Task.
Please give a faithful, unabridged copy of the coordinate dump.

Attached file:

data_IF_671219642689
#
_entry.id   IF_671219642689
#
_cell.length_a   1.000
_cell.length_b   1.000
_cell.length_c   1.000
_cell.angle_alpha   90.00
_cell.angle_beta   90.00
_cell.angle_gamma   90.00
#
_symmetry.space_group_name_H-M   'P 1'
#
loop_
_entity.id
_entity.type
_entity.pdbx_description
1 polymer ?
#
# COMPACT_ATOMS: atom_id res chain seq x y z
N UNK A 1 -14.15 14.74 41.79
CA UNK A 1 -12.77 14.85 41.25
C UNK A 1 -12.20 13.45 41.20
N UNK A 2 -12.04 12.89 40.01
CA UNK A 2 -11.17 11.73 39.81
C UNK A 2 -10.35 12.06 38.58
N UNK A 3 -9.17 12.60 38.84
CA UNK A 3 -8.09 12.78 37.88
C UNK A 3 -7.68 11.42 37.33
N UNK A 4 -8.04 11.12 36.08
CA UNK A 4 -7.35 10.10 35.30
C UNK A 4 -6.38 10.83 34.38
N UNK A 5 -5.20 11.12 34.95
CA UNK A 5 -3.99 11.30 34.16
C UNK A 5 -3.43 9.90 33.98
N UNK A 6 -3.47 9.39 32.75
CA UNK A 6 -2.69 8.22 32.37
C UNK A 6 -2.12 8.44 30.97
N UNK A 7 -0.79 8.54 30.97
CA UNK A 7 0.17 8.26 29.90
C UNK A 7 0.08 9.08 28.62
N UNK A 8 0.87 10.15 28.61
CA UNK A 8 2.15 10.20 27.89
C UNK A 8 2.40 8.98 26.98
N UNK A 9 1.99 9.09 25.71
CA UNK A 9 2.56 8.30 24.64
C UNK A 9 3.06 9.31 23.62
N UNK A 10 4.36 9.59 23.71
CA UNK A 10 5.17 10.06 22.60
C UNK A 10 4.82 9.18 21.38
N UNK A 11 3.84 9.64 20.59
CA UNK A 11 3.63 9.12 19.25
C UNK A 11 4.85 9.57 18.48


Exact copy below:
data_IF_671219642689
#
_entry.id   IF_671219642689
#
_cell.length_a   1.000
_cell.length_b   1.000
_cell.length_c   1.000
_cell.angle_alpha   90.00
_cell.angle_beta   90.00
_cell.angle_gamma   90.00
#
_symmetry.space_group_name_H-M   'P 1'
#
loop_
_entity.id
_entity.type
_entity.pdbx_description
1 polymer ?
#
# COMPACT_ATOMS: atom_id res chain seq x y z
N UNK A 1 -14.15 14.74 41.79
CA UNK A 1 -12.77 14.85 41.25
C UNK A 1 -12.20 13.45 41.20
N UNK A 2 -12.04 12.89 40.01
CA UNK A 2 -11.17 11.73 39.81
C UNK A 2 -10.35 12.06 38.58
N UNK A 3 -9.17 12.60 38.84
CA UNK A 3 -8.09 12.78 37.88
C UNK A 3 -7.68 11.42 37.33
N UNK A 4 -8.04 11.12 36.08
CA UNK A 4 -7.35 10.10 35.30
C UNK A 4 -6.38 10.83 34.38
N UNK A 5 -5.20 11.12 34.95
CA UNK A 5 -3.99 11.30 34.16
C UNK A 5 -3.43 9.90 33.98
N UNK A 6 -3.47 9.39 32.75
CA UNK A 6 -2.69 8.22 32.37
C UNK A 6 -2.12 8.44 30.97
N UNK A 7 -0.79 8.54 30.97
CA UNK A 7 0.17 8.26 29.90
C UNK A 7 0.08 9.08 28.62
N UNK A 8 0.87 10.15 28.61
CA UNK A 8 2.15 10.20 27.89
C UNK A 8 2.40 8.98 26.98
N UNK A 9 1.99 9.09 25.71
CA UNK A 9 2.56 8.30 24.64
C UNK A 9 3.06 9.31 23.62
N UNK A 10 4.36 9.59 23.71
CA UNK A 10 5.17 10.06 22.60
C UNK A 10 4.82 9.18 21.38
N UNK A 11 3.84 9.64 20.59
CA UNK A 11 3.63 9.12 19.25
C UNK A 11 4.85 9.57 18.48